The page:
You may not credit it Puggly dear, but the greatest of Canton’s suburbs is the river itself! There are more people living in the city’s floating bustees than in all of Calcutta: fully one million some say! Their boats are moored along the water’s edge, on either side, and they are so numerous you cannot see the water beneath. At first this floating city looks like a vast shantytown made of driftwood, bamboo and thatch; the boats are so tightly packed that if not for the rolls and tremors that shake them from time to time you would take them for oddly-shaped huts. Closest to the shore are rows of sampans, most of them some four or five yards in length. Their roofs are made of bamboo, and their design is at once very simple and marvellously ingenious, for they can be moved to suit the weather. When it rains, the coverings are re-arranged to protect the whole boat, and on fine days they are rolled back to expose the living quarters to the sun – and it is astonishing to observe all that goes on within them. The occupants are all so busy that you would imagine the floating city to be a waterborne hive: here in this boat someone is making bean-curd; in another, joss-sticks; in that one noodles, and over there something else - and all to the accompaniment of a great cacophony of clucking, grunting and barking, for every floating manufactory is also a farmyard! And between them there are little watery lanes and galis, just wide enough to allow a shop-boat to pass; and of these there are more than you would think could possibly exist, for they are manned by hawkers and cheap-jacks of every sort – tanners, tinkers, tailors, coopers, cobblers, barbers, bone-setters and many others, all barricking their wares with bells, gongs and shouts.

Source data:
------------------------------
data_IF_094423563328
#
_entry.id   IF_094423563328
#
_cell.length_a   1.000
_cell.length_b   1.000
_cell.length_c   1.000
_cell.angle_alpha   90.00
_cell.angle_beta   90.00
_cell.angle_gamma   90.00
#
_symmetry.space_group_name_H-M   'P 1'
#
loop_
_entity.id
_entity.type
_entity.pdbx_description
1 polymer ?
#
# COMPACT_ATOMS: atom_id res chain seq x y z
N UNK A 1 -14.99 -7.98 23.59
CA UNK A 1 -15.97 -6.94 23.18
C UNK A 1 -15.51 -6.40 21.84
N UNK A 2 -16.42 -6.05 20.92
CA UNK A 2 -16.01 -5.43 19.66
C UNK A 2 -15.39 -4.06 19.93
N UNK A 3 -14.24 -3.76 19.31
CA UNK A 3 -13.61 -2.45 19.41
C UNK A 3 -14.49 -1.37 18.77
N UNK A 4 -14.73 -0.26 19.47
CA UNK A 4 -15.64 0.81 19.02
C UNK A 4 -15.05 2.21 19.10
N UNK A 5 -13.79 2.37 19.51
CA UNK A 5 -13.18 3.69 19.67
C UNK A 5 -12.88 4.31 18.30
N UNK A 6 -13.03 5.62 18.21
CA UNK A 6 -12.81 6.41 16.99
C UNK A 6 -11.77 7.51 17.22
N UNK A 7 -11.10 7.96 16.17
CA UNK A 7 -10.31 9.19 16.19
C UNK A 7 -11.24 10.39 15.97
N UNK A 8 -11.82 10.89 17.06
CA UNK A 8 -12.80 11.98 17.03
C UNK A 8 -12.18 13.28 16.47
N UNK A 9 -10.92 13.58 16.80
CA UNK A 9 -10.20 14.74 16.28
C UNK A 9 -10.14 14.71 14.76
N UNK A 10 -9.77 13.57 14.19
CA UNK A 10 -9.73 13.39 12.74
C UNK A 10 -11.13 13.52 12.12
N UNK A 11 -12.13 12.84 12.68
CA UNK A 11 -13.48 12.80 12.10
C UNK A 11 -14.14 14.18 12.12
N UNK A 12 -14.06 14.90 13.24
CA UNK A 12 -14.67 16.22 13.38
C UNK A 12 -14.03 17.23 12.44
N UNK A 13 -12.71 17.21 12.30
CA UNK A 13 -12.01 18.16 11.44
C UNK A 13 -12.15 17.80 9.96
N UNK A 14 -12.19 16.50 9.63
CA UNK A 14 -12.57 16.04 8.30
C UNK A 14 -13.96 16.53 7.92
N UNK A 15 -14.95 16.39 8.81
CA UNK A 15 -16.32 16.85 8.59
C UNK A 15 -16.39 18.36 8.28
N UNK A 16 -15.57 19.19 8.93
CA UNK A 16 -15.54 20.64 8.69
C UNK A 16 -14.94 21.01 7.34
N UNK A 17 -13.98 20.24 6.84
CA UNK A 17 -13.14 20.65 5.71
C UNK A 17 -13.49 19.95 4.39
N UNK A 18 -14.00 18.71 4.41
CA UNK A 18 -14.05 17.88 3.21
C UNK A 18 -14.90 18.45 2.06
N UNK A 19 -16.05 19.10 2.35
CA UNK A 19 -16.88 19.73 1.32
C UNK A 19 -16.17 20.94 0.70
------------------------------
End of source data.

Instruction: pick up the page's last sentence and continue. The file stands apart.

Fanquis say the floating city is a rookery for bandits, bonegrabbers, sotweeds, bangtails and scumsuckers of every sort – but I confess that this makes me all the more eager to explore it. It is so very eye-catching that I long to try my hand at a few nautical paintings, in the manner of Van Ruysdael perhaps, or even Mr. Turner (but that would never do, alas, for Mr. Chinnery turns positively green at the very mention of that name).

And so at last to the foreign enclave – or ‘Fanqui-town’ as I have already learnt to call it! It is the farthest extremity of the city, just beyond the citadel’s southwestern gate. In appearance Fanqui-town is not at all as you might expect: indeed it is so different from what I had envisioned that it fair took my breath away! I had imagined the factories would be prettily primped with a few Celestial touches – perhaps a few curling eaves or pagoda-like spires like those that so beguile the eye in Chinese paintings. But if you could see the factories for yourself Puggly dear, I warrant they would remind you rather of pictures of places that are very far away - Vermeer’s Amsterdam or even Mr. Chinnery’s Calcutta. You would see a row of buildings with columns, capitals, pilasters, tall windows and tiled roofs. Some have colonnaded verandas, with the same khus-khus screens you see in India: if you half-close your eyes you could think yourself to be on the Strand, in Calcutta, looking at the bankshalls and daftars of the big English trading houses. The colours are quite different though, brighter and more varied: from a distance the factories look like stripes of paint against the grey walls of the citadel.

The British Factory is the largest of the thirteen; it has a chapel with a clock-tower and its bell keeps time for all of Fanqui-town. It also has a garden in front and and an enormous flagpole. Some of the other factories have flags flying before them too – the Dutch, the Danish, the French and the American. These flags are larger than any I have ever seen and the poles are immensely tall. They look like gigantic lances, plunged into the soil of China, and they rise high above the factory roofs, as if to make sure that they are visible to the mandarins within the city walls.